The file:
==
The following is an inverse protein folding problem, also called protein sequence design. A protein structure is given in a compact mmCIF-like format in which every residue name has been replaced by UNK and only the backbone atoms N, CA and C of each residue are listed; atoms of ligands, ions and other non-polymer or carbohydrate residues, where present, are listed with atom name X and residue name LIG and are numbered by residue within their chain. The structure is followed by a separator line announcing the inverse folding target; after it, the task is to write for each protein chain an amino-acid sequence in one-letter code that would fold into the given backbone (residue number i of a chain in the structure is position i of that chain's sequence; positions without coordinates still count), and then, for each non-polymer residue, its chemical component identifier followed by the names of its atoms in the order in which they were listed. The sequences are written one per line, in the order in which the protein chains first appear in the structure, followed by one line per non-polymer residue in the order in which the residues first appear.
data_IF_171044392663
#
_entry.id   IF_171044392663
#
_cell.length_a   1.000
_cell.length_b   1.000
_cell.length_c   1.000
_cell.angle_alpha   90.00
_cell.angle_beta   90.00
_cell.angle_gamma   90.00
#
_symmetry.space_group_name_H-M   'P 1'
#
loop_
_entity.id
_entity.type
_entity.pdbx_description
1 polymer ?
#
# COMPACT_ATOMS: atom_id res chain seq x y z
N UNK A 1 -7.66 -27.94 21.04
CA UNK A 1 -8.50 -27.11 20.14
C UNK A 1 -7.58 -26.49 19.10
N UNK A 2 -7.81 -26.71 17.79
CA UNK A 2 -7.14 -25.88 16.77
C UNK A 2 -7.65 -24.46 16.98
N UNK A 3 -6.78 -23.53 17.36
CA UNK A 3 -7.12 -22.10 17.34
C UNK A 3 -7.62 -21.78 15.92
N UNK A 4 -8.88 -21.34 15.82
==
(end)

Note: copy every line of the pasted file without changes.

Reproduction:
The following is an inverse protein folding problem, also called protein sequence design. A protein structure is given in a compact mmCIF-like format in which every residue name has been replaced by UNK and only the backbone atoms N, CA and C of each residue are listed; atoms of ligands, ions and other non-polymer or carbohydrate residues, where present, are listed with atom name X and residue name LIG and are numbered by residue within their chain. The structure is followed by a separator line announcing the inverse folding target; after it, the task is to write for each protein chain an amino-acid sequence in one-letter code that would fold into the given backbone (residue number i of a chain in the structure is position i of that chain's sequence; positions without coordinates still count), and then, for each non-polymer residue, its chemical component identifier followed by the names of its atoms in the order in which they were listed. The sequences are written one per line, in the order in which the protein chains first appear in the structure, followed by one line per non-polymer residue in the order in which the residues first appear.
data_IF_171044392663
#
_entry.id   IF_171044392663
#
_cell.length_a   1.000
_cell.length_b   1.000
_cell.length_c   1.000
_cell.angle_alpha   90.00
_cell.angle_beta   90.00
_cell.angle_gamma   90.00
#
_symmetry.space_group_name_H-M   'P 1'
#
loop_
_entity.id
_entity.type
_entity.pdbx_description
1 polymer ?
#
# COMPACT_ATOMS: atom_id res chain seq x y z
N UNK A 1 -7.66 -27.94 21.04
CA UNK A 1 -8.50 -27.11 20.14
C UNK A 1 -7.58 -26.49 19.10
N UNK A 2 -7.81 -26.71 17.79
CA UNK A 2 -7.14 -25.88 16.77
C UNK A 2 -7.65 -24.46 16.98
N UNK A 3 -6.78 -23.53 17.36
CA UNK A 3 -7.12 -22.10 17.34
C UNK A 3 -7.62 -21.78 15.92
N UNK A 4 -8.88 -21.34 15.82